No matter how old you are, there is an undeniable excitement in the air when a new school year begins. With that excitement, however, comes a renewed sense of urgency. Schedules begin to fill up just as the roadways begin to fill up with more vehicles and school buses join the road as students and teachers commute to class.
Whether you have a child in school, are a student yourself, or are a teacher or administrator, the last thing on your mind may be about safety concerns on the road between your home and the classroom.
It’s a sad fact that in many communities throughout the United States, more children are hit by cars near schools than at any other location. The gravest accidents usually happen to those who are 4 to 7 years old and are walking to class. In addition, more high school students are involved in traffic accidents within weeks after school starts, and especially for those who start class earlier in the morning than students with a later start time.
However, back to school accidents are entirely preventable if drivers are mindful. Traffic safety begins with preparation to share the road with other vehicles. This is particularly true during the school year when so many people are trying to get to the same place at the same time.
School’s in Session, Share the Roads
The state of Connecticut is home to more than 550,000 students in kindergarten through high school. Add to that number the 44,000 teachers, not to mention the school administrators and district employees. Don’t forget to add Connecticut’s 41 colleges and universities and their students and faculty. That’s a lot of people on the road.
It’s important to be aware that if your regular commute takes place around the same time school starts, you are likely to suffer delays. Rather than be surprised and frustrated by this, give yourself some extra time to get to your destination, or adjust your schedule to leave the house before or after the school day begins.
Drivers must also be ready to share the road with a greater variety of vehicles and pedestrians—this includes school buses and bicycles as well as skateboards, scooters and people walking to class. Increased awareness of traffic is crucial to preventing back to school accidents.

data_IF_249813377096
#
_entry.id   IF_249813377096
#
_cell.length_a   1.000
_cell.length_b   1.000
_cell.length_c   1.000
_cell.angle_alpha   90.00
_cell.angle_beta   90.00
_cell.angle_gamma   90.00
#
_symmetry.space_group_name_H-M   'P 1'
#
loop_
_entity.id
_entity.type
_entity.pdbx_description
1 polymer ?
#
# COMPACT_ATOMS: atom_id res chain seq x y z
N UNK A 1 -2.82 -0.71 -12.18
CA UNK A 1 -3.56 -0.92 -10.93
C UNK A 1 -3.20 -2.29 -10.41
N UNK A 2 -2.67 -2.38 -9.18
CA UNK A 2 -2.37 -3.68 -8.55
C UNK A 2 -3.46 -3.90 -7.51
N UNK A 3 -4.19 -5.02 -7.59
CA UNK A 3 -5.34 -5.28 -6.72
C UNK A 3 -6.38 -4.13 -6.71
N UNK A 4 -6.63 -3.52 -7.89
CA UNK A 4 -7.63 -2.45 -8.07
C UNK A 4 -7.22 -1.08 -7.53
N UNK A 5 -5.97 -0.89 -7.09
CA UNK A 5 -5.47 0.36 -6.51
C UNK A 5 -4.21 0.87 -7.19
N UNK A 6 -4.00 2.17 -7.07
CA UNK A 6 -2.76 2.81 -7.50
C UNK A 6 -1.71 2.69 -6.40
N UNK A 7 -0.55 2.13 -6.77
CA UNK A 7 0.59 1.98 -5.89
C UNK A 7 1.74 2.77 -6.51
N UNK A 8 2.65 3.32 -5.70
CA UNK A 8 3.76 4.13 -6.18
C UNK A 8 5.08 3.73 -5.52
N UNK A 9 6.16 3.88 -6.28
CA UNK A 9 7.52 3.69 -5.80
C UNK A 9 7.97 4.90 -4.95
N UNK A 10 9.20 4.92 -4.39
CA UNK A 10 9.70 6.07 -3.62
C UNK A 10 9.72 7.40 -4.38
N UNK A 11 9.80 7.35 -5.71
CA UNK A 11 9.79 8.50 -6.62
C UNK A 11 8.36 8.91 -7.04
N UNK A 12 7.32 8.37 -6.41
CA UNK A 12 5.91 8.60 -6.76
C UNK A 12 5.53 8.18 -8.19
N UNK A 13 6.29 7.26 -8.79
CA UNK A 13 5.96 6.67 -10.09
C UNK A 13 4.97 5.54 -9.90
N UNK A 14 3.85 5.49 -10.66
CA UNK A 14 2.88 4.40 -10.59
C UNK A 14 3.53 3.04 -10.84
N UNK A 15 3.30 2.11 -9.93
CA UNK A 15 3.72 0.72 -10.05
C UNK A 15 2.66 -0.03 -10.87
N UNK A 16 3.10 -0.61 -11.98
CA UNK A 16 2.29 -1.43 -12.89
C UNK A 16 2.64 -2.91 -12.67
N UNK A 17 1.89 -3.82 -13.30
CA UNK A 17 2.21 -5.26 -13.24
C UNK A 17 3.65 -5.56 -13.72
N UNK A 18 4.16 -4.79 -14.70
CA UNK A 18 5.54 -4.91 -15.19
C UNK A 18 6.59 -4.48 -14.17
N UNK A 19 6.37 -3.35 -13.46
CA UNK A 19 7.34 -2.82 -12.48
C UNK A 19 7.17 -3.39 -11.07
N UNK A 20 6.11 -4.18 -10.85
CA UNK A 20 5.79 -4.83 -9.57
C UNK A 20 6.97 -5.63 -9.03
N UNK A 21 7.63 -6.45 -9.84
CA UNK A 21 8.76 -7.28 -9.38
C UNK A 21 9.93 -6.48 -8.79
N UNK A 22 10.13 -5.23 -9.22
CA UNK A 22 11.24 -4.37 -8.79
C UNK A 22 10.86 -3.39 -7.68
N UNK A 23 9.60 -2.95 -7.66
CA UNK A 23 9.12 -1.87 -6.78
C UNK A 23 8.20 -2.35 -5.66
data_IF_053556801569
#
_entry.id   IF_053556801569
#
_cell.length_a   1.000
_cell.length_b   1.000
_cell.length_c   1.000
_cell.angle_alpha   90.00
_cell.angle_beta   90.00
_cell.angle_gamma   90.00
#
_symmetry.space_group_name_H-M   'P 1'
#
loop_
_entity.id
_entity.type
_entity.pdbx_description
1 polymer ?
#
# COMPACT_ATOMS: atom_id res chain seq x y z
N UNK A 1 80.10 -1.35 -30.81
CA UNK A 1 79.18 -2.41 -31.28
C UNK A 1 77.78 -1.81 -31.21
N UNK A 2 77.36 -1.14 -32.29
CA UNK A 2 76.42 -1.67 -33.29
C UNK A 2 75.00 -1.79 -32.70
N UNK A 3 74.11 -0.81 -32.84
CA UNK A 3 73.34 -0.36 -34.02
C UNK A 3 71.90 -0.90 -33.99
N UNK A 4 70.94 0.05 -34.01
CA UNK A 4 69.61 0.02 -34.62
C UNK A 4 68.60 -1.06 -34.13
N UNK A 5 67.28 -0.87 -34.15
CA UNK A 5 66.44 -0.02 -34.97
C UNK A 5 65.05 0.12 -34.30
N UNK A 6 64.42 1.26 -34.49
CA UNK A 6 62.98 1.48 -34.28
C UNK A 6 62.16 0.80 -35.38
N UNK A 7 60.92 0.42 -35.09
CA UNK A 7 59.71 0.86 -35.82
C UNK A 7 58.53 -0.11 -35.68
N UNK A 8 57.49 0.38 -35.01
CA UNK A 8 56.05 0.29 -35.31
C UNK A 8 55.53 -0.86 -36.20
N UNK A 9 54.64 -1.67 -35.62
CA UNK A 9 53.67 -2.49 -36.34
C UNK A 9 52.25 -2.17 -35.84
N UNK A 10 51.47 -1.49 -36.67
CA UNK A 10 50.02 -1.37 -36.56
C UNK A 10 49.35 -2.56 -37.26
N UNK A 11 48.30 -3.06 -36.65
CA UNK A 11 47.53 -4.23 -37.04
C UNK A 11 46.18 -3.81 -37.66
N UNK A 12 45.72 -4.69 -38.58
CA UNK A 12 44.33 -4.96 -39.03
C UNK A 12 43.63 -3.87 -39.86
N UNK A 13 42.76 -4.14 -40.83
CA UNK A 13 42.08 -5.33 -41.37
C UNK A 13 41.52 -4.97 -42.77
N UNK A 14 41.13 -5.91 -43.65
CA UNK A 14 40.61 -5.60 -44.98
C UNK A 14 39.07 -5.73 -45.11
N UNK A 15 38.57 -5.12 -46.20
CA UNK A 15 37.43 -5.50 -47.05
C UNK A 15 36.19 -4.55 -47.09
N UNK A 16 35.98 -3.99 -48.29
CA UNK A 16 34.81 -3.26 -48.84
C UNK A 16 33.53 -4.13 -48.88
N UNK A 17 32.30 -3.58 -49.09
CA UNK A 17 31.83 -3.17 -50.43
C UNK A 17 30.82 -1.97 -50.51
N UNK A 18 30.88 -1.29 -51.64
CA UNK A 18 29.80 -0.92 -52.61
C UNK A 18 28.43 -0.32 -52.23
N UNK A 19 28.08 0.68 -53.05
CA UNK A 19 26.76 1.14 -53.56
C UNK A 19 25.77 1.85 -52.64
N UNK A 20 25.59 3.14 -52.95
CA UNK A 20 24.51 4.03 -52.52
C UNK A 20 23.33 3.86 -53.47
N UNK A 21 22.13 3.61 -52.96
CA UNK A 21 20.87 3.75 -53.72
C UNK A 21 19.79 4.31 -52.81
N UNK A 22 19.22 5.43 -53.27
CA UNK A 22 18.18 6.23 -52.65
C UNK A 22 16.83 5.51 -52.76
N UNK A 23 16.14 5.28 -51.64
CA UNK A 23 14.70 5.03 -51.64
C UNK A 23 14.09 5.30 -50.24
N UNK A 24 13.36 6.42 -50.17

We have prepared a list of additional safety tips for drivers to prevent back to school accidents and keep children of Connecticut safe. While pedestrians and bus drivers have responsibility to exercise proper care, remember that by driving, your choices have the greatest impact on traffic safety. By following the tips below, you will help protect your community so that everyone can get to class safely.
Avoid an Accident, Follow These Back to School Safety Tips
If you are in a car dropping off your students:
- Don’t double park; it blocks visibility for other children and vehicles
- Don’t load or unload children across the street from the school
- Develop drop-off and pick-up routines with your kids to protect their safety
- Carpool to reduce the number of vehicles around the school
If you are driving behind a bus:
- It is illegal to pass a school bus that is stopped to load or unload children
- The area 10 feet around a school bus is the most dangerous for children; stop far enough back to allow them space to safely enter and exit the bus
- Never pass a bus from behind if it is stopped to load or unload children
- If the yellow or red lights are flashing and the bus’s stop arm is extended, traffic must stop
- Allow a greater following distance than if you were driving behind a car. It will give you more time to stop once the yellow lights start flashing
- Be extra alert; children often move quickly and unpredictably
Watch Out for Students and Children
- Remember that legally, pedestrians have the right of way
- Never block the crosswalk
- In a school zone when flashers are blinking, stop for crossing pedestrians
- Always stop for a crossing guard holding up a stop sign
- Keep an eye out for children in school zones, near playgrounds and parks, and in all residential areas
- Don’t honk or rev your engine to hurry a pedestrian
- Never pass a vehicle stopped for pedestrians
Watch Out for Bikes, Too!
- Bear in mind that bicyclists have the same rights to the road as cars
- When passing a bicyclist, proceed in the same direction slowly, and leave 3 feet between your car and the cyclist
- When turning left and a bicyclist is approaching in the opposite direction, wait for the rider to pass
- Let bicycles go through intersections first, and always use your turn signals
- Watch for bicyclists turning in front of you without looking or signaling; children especially have a tendency to do this
- Watch for bikes coming from driveways or behind parked cars
- Check side mirrors before opening your door, especially when parked on the curb
By observing these driving tips, we can all make sure that Connecticut students, school faculty and staff have a safe and productive school year.